Friday, 18 January 2019

Twilight by: Stephenie Meyer: Re-read Review + Discussion

Hi all! I know it's been a while since I've posted. I just started winter term, and to be honest, I just kinda forgot to write blog posts. But, I'm back with a re-read review of a book that I actually had to read for a course, and that is Twilight. Now looking at the book in a critical sense, I think I have enough tools to write a review and discuss it, and I'm looking to do this with all of the YA books I'm going to read for this course as well. I find it all rather fascinating.

Genre: YA fiction, Fantasy, Romance
Published:
Pages:
Rating: 4/5 stars (but not without faults; I'll explain it all!)



Introverted tomboy Bella Swan has just moved in with her dad in the rainy town of Forks, Washington. After failing to fit in with the bubbly students at school, she soon becomes enthralled by one particular student, Edward Cullen, and his tight-knit family who all harbour a dangerous secret: they are vampires. As Bella and Edward grow closer together, Bella moves farther away from the human world, and becomes more immersed in the world of fantastical creatures she never knew existed.

When I first read this book, I hated it. I found it boring and cheesy, which is weird considering I was ten years old. Perhaps I age backwards. When I picked up this book again, I flew through it, because I found it incredibly entertaining and a huge pick me up after a hefty number of reading slumps. Now, I'm not saying that this book is free from problematic elements, and is the perfect representation of romance. However, I would be lying if I said that I didn't enjoy the book. It just seemed like exactly the thing I needed after a pretty anxiety filled winter break and a need for escapism. So, we end up with a pretty positive rating, but some worthy criticism to bring up.

I think we should get one thing out of the way first, and that is that I am Team Jacob in the first two books, and Team Edward in the last two. Both males seem pretty unlikable otherwise. Edward is wise beyond his years but in a creepy way, which makes him seem more like a father figure to Bella rather than a lover. (My professor brought up some Freudian analysis in this lecture that blew my mind). I found Edward's dialogue the funniest, because he just seems so pretentious the entire time. Even though I didn't necessarily take this book seriously, I still enjoyed it in the way that I interpreted it nonetheless.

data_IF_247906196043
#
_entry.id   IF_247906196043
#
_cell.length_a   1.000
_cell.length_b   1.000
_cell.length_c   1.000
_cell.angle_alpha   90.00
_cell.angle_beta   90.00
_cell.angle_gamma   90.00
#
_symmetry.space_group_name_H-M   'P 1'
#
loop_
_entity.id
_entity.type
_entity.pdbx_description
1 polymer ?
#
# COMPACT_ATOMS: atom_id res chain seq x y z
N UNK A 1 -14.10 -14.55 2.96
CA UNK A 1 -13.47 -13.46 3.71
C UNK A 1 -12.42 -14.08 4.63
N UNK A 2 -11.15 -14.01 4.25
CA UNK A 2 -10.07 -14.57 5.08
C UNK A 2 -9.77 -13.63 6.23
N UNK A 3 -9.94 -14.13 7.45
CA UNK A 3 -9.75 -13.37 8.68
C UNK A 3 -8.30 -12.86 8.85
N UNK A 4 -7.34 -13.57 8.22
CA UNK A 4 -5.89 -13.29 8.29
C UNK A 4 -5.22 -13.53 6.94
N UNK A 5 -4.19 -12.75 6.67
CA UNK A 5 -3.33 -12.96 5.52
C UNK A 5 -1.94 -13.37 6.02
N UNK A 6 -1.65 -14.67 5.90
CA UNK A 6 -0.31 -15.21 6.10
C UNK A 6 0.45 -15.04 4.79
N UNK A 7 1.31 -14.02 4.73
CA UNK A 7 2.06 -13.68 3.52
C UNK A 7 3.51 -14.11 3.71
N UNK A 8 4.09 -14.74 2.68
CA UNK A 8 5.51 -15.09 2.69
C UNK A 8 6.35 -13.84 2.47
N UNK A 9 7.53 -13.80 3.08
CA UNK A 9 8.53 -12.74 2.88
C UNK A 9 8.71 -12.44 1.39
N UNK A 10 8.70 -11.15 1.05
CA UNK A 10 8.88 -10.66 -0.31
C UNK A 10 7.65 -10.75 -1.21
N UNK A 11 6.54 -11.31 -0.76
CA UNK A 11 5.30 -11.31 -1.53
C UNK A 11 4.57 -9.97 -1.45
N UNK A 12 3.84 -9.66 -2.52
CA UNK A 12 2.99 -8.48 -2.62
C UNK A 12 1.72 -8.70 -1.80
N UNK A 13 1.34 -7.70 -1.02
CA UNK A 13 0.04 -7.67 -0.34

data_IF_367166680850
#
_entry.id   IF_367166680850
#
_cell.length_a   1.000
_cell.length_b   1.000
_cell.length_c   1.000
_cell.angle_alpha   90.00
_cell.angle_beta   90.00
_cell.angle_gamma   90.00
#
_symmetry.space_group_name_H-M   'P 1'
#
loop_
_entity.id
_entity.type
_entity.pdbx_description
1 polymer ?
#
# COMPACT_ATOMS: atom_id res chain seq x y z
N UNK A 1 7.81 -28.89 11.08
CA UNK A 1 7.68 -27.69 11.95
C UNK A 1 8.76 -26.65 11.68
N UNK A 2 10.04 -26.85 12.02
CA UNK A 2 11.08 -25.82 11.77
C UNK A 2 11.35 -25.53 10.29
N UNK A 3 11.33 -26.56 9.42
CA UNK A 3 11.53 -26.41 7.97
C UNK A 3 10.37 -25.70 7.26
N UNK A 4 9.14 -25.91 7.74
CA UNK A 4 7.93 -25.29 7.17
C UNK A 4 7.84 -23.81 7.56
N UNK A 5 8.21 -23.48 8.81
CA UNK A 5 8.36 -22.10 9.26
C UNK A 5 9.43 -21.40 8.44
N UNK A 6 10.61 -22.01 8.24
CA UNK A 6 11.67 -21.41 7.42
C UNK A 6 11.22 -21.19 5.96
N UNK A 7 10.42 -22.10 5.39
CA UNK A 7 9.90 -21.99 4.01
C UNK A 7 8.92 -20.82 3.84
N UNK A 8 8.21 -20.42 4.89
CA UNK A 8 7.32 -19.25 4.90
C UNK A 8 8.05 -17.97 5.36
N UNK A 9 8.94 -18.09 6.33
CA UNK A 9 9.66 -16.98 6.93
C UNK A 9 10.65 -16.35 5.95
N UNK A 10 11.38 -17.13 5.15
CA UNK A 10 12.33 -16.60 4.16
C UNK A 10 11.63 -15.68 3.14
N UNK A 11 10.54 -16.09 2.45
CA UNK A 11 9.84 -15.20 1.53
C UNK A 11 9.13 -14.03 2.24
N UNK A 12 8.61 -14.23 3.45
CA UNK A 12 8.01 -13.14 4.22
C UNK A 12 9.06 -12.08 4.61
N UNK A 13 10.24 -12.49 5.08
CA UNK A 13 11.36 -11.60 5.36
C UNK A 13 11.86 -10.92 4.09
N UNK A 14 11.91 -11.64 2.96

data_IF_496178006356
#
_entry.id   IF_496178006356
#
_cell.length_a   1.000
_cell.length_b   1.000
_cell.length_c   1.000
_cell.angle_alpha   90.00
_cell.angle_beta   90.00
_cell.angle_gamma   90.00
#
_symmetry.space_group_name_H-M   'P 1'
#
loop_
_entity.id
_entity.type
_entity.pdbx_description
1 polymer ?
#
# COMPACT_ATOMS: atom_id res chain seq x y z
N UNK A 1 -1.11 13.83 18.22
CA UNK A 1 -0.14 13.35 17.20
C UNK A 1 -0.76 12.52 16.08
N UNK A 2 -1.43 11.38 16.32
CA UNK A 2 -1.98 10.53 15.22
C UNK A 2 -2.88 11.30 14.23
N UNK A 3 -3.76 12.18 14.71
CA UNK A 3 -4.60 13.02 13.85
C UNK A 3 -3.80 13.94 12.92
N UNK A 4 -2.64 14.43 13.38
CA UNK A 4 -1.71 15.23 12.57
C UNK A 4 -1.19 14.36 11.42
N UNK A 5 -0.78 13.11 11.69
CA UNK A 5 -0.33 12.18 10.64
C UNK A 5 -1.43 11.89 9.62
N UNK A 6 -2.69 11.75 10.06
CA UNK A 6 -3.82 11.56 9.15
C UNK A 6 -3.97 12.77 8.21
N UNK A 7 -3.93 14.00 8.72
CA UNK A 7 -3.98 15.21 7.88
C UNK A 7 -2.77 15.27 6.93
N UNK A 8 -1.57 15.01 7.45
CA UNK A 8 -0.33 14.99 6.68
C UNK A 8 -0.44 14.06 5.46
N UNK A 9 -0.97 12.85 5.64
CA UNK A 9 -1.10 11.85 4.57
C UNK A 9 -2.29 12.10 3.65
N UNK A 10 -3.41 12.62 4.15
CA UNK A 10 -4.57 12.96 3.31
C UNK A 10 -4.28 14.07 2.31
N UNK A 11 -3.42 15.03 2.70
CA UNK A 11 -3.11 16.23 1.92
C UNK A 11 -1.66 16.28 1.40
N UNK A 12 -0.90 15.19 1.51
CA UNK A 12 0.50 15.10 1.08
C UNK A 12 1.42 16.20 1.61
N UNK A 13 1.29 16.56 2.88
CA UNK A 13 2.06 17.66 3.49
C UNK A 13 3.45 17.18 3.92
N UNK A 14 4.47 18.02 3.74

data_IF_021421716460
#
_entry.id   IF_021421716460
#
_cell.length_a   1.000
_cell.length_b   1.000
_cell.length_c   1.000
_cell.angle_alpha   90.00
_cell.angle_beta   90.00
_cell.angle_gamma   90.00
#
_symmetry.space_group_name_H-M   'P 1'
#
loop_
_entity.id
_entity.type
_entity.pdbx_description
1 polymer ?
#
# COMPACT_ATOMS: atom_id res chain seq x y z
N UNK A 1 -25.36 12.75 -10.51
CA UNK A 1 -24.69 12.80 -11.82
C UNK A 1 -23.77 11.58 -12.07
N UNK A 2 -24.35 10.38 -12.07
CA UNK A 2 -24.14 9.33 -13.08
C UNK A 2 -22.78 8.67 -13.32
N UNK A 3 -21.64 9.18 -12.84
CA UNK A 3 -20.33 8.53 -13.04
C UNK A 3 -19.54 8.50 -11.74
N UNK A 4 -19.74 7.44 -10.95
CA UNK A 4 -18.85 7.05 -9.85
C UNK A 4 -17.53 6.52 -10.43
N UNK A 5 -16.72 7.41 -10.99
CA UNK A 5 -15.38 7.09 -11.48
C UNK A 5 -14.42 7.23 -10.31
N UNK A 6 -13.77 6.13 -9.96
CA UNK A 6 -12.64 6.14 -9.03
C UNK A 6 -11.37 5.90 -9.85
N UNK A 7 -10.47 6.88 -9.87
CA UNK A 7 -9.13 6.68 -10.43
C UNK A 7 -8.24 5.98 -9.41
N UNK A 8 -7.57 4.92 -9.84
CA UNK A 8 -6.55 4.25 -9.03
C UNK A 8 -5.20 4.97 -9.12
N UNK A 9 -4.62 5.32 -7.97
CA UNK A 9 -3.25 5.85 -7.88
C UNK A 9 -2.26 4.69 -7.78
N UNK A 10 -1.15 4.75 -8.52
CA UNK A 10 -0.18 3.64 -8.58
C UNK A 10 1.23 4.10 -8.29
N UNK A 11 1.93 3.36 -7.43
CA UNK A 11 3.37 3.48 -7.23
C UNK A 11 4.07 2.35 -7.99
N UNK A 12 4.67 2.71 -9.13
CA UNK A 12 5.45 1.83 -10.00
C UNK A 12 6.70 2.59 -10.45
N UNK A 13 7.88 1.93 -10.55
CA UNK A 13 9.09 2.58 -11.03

I actually find Bella pretty misunderstood in this book. Everyone is so quick to judge her, however she is a sheltered teenaged girl forced to move into a community she does not want to be apart of. I think she found a true family structure in the Cullen's, and for that, I don't blame her for falling in love with Edward so fast.

Jacob was adorable in this book, again, not saying he's perfect, but he has a lot of innocence in the first two novels that made him my favourite character. I think all of the werewolves are pretty likable characters, minus the whole imprinting thing. But we'll save that discussion for the later books.

I think the reason I have found to really enjoy the series this time around is because I have matured enough to know the problematic elements and to certainly not ignore them, but I have also been able to recognize that this romance should not be taken seriously. I read these books not expecting to swoon over the romance, and because of this, I just found it overall entertaining and perfect to cozy up with on a cold winter day. I didn't go into it expecting to be moved, instead, I allowed myself to just have fun with it and laugh at the parts I knew were meant to be written as serious.

I hope this review makes sense. What I'm saying is, I know the books aren't perfect, but because I recognized that, I enjoyed them more. We'll be getting into more hefty discussion over the rest of the series, as characters change and my professor goes into more detail.